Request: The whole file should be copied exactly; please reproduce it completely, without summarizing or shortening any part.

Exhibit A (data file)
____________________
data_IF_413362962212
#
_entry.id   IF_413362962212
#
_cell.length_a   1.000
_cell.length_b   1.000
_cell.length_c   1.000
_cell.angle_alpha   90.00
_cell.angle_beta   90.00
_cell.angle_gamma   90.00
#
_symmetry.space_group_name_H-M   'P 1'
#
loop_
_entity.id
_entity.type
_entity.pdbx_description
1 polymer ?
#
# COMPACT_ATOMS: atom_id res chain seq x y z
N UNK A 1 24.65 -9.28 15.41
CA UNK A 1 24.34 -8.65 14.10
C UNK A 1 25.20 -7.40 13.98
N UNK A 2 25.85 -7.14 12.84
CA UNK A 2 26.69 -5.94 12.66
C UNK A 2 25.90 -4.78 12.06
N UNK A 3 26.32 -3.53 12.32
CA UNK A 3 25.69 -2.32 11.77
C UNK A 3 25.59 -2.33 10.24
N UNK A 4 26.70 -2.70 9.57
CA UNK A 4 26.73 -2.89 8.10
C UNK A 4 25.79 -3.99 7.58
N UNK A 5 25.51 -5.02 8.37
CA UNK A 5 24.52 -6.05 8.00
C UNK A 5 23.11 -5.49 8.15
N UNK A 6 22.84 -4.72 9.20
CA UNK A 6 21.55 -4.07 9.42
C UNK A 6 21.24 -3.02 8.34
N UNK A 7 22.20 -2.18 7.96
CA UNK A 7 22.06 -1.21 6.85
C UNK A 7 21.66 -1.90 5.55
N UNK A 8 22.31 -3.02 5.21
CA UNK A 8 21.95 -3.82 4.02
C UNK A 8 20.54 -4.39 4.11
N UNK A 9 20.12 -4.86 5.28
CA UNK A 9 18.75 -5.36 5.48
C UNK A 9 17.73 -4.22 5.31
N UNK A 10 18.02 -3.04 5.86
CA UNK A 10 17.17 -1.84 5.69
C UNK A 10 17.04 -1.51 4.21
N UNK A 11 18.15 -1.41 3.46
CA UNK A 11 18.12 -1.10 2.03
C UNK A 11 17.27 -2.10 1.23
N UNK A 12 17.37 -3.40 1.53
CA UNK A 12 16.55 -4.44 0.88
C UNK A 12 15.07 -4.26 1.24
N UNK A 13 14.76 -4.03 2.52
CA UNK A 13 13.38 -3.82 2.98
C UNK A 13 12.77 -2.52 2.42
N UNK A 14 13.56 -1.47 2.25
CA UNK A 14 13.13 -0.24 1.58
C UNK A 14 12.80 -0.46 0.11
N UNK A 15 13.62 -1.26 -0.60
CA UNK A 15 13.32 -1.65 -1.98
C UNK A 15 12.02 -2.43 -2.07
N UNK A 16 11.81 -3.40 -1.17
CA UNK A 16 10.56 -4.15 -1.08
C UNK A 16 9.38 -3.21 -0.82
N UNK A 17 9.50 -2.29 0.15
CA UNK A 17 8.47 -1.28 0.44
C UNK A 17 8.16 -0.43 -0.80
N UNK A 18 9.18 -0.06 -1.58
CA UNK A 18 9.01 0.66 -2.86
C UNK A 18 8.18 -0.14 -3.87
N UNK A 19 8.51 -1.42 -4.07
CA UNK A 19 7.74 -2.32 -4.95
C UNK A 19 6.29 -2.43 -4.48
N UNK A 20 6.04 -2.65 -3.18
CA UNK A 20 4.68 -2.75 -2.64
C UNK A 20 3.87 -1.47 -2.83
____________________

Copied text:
data_IF_413362962212
#
_entry.id   IF_413362962212
#
_cell.length_a   1.000
_cell.length_b   1.000
_cell.length_c   1.000
_cell.angle_alpha   90.00
_cell.angle_beta   90.00
_cell.angle_gamma   90.00
#
_symmetry.space_group_name_H-M   'P 1'
#
loop_
_entity.id
_entity.type
_entity.pdbx_description
1 polymer ?
#
# COMPACT_ATOMS: atom_id res chain seq x y z
N UNK A 1 24.65 -9.28 15.41
CA UNK A 1 24.34 -8.65 14.10
C UNK A 1 25.20 -7.40 13.98
N UNK A 2 25.85 -7.14 12.84
CA UNK A 2 26.69 -5.94 12.66
C UNK A 2 25.90 -4.78 12.06
N UNK A 3 26.32 -3.53 12.32
CA UNK A 3 25.69 -2.32 11.77
C UNK A 3 25.59 -2.33 10.24
N UNK A 4 26.70 -2.70 9.57
CA UNK A 4 26.73 -2.89 8.10
C UNK A 4 25.79 -3.99 7.58
N UNK A 5 25.51 -5.02 8.37
CA UNK A 5 24.52 -6.05 8.00
C UNK A 5 23.11 -5.49 8.15
N UNK A 6 22.84 -4.72 9.20
CA UNK A 6 21.55 -4.07 9.42
C UNK A 6 21.24 -3.02 8.34
N UNK A 7 22.20 -2.18 7.96
CA UNK A 7 22.06 -1.21 6.85
C UNK A 7 21.66 -1.90 5.55
N UNK A 8 22.31 -3.02 5.21
CA UNK A 8 21.95 -3.82 4.02
C UNK A 8 20.54 -4.39 4.11
N UNK A 9 20.12 -4.86 5.28
CA UNK A 9 18.75 -5.36 5.48
C UNK A 9 17.73 -4.22 5.31
N UNK A 10 18.02 -3.04 5.86
CA UNK A 10 17.17 -1.84 5.69
C UNK A 10 17.04 -1.51 4.21
N UNK A 11 18.15 -1.41 3.46
CA UNK A 11 18.12 -1.10 2.03
C UNK A 11 17.27 -2.10 1.23
N UNK A 12 17.37 -3.40 1.53
CA UNK A 12 16.55 -4.44 0.88
C UNK A 12 15.07 -4.26 1.24
N UNK A 13 14.76 -4.03 2.52
CA UNK A 13 13.38 -3.82 2.98
C UNK A 13 12.77 -2.52 2.42
N UNK A 14 13.56 -1.47 2.25
CA UNK A 14 13.13 -0.24 1.58
C UNK A 14 12.80 -0.46 0.11
N UNK A 15 13.62 -1.26 -0.60
CA UNK A 15 13.32 -1.65 -1.98
C UNK A 15 12.02 -2.43 -2.07
N UNK A 16 11.81 -3.40 -1.17
CA UNK A 16 10.56 -4.15 -1.08
C UNK A 16 9.38 -3.21 -0.82
N UNK A 17 9.50 -2.29 0.15
CA UNK A 17 8.47 -1.28 0.44
C UNK A 17 8.16 -0.43 -0.80
N UNK A 18 9.18 -0.06 -1.58
CA UNK A 18 9.01 0.66 -2.86
C UNK A 18 8.18 -0.14 -3.87
N UNK A 19 8.51 -1.42 -4.07
CA UNK A 19 7.74 -2.32 -4.95
C UNK A 19 6.29 -2.43 -4.48
N UNK A 20 6.04 -2.65 -3.18
CA UNK A 20 4.68 -2.75 -2.64
C UNK A 20 3.87 -1.47 -2.83